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The middle and high school students who are part of the University of Michigan’s Wolverine Pathways program have the smarts to get to college. They have the desire. They see themselves as college students. But seeing the path to get there and stay there isn’t always clear. Wolverine Pathways formed just over three years ago with the goal of showing them the way.
Among the $1.71 billion donated to programs, UM received its largest donation in the history of its health system. The $150 million commitment from longtime donors Richard and Susan Rogel was intended to boost innovative cancer research. It also helped establish the Wolverine Pathways program, which offers a full four-year scholarship to UM to students from Ypsilanti, Southfield and Detroit who actively participate in 90 percent or more of program activities and maintain a 90 percent or better school attendance rate.
Accenture connects alumni and company giving to provide Wolverine Pathways room and board scholarships
A proud U-M alum and an executive campus champion for the U-M/Accenture partnership, he keeps up with news and events at his alma mater, something made easier by his proximity working as a managing director at the Detroit-based offices of Accenture, the global consulting firm.
UM's Wolverine Pathways program saw its first class of 88 students graduate during the summer. Of the 88 scholars, 80 - 91 percent - are attending a four-year college or university.
Increasing access to a college education is a contributor to developing a strong, dynamic and diverse workforce. Old National Bank is contributing to a program at the University of Michigan that is created to do just that. U-M’s Wolverine Pathways program is designed to provide a pathway to higher education for youth from traditionally lower socioeconomic communities and communities who have a low track record of successfully sending students to the University of Michigan. Students from the Detroit, Ypsilanti and Southfield school districts can participate in Wolverine Pathways, where they receive year-round learning experiences that culminate in four years of tuition free education if they are accepted to the University of Michigan.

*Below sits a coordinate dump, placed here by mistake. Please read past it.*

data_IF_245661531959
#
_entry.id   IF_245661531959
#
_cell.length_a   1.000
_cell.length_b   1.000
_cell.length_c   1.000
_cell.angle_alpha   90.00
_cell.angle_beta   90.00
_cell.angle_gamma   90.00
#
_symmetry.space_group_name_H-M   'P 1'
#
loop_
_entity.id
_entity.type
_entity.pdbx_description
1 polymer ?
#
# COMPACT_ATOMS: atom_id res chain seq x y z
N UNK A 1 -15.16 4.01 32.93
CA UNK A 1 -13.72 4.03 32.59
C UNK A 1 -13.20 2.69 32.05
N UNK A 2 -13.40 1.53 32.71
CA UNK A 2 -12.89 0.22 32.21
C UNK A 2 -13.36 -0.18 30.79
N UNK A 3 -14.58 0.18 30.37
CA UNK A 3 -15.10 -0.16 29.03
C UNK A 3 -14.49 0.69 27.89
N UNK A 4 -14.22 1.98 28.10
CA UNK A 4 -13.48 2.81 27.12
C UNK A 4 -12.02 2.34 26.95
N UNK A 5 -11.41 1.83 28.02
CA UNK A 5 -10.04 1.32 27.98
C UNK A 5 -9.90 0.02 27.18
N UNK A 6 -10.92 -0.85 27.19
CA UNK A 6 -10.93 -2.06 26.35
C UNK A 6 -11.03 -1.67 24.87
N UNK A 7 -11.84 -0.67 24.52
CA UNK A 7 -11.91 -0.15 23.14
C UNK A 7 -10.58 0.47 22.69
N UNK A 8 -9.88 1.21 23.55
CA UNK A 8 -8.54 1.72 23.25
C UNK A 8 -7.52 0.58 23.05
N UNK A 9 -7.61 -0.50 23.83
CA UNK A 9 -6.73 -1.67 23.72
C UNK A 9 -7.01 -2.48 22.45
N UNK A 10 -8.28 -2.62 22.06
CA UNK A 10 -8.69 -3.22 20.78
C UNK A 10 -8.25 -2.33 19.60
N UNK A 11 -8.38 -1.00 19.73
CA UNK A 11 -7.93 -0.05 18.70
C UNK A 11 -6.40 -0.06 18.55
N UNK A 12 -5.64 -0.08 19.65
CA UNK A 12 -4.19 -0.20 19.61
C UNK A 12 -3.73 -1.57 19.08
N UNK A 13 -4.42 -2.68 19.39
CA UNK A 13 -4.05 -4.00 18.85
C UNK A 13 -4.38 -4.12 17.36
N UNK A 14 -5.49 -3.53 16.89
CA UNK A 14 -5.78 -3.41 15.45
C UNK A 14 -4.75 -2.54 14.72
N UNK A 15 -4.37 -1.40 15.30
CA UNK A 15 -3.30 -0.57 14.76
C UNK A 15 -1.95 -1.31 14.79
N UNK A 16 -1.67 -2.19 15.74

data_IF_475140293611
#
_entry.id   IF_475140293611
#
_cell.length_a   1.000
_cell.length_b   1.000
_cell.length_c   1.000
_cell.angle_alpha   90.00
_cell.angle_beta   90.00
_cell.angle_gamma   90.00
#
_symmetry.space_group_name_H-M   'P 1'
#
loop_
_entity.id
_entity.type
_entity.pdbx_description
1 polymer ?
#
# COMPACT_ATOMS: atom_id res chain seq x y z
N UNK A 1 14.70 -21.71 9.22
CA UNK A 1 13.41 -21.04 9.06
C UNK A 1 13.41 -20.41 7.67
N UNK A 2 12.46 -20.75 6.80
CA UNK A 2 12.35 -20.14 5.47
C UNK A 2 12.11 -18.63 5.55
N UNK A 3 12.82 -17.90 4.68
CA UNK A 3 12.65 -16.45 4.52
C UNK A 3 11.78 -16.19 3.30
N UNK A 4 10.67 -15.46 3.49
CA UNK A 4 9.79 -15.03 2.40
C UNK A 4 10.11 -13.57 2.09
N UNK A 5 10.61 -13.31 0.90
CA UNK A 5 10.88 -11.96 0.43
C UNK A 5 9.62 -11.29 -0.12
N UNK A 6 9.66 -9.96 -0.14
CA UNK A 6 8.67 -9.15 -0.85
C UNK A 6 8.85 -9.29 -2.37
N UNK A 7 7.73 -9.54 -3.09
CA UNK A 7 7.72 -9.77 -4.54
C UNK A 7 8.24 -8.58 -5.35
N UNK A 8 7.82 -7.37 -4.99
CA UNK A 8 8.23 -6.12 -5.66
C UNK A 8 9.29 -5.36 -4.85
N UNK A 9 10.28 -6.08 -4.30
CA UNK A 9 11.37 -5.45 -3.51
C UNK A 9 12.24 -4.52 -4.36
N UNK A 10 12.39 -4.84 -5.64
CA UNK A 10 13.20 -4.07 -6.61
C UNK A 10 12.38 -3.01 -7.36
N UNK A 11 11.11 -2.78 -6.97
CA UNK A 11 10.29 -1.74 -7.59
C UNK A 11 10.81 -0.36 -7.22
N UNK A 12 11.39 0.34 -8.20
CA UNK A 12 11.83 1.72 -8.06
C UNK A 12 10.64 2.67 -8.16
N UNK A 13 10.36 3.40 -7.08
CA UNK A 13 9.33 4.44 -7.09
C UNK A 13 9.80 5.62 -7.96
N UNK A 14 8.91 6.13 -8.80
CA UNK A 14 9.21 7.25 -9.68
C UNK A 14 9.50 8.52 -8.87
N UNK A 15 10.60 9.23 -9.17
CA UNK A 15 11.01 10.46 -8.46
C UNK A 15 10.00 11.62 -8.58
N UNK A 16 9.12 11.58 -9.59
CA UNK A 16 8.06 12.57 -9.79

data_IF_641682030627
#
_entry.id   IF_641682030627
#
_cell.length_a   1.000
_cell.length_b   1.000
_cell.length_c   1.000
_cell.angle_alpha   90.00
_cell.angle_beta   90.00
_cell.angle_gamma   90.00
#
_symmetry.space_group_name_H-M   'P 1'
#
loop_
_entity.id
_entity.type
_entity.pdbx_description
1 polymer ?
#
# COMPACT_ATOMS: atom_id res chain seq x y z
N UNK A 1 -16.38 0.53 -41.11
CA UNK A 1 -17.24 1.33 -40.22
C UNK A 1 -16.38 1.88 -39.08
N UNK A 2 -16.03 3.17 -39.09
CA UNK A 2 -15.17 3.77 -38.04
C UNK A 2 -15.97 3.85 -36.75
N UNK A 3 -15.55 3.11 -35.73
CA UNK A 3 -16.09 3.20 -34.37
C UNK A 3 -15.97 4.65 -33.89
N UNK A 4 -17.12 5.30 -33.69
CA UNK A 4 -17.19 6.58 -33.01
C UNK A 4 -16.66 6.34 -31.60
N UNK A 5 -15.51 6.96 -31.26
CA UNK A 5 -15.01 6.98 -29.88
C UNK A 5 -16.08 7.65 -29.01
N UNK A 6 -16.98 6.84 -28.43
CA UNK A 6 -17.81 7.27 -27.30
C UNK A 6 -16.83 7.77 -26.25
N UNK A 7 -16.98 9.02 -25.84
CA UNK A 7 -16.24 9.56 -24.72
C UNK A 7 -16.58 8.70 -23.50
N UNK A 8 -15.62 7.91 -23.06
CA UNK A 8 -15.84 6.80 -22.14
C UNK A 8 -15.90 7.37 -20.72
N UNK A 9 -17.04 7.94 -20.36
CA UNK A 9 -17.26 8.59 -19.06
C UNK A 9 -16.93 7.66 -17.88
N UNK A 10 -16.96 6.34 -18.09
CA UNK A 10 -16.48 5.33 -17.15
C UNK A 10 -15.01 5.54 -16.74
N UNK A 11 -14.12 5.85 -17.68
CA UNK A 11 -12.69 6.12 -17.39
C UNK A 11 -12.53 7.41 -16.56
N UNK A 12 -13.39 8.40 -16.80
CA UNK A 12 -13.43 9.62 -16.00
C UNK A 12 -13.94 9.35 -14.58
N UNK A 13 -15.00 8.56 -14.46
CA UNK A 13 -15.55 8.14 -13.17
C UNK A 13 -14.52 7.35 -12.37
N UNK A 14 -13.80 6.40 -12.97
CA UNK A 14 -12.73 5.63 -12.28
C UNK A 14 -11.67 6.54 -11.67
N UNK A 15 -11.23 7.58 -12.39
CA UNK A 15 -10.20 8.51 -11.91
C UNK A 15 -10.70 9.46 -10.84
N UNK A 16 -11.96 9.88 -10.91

The Go Blue Guarantee is one of three full-tuition initiatives UM is pursuing to increase the school’s diversity. Also arriving in the fall are the first students enrolled in UM’s Wolverine Pathways, a program launched by UM in 2015. It offers current sixth- and ninth-grade students the opportunity to join the program as they begin the seventh and 10th grade in Ypsilanti and Southfield.
Images from the Wolverine Pathways Graduation Ceremony, May 2018.
Robert Sellers, vice provost for equity and inclusion and chief diversity officer, has announced the appointment of Carla O'Connor as director of Wolverine Pathways. She will replace the program's founding director, Robert Jagers, on June 1.
It's a short 15-minute drive from his office in downtown Ann Arbor to Ypsilanti High School, University of Michigan President Mark Schlissel told a room full of promising prospective college students recently.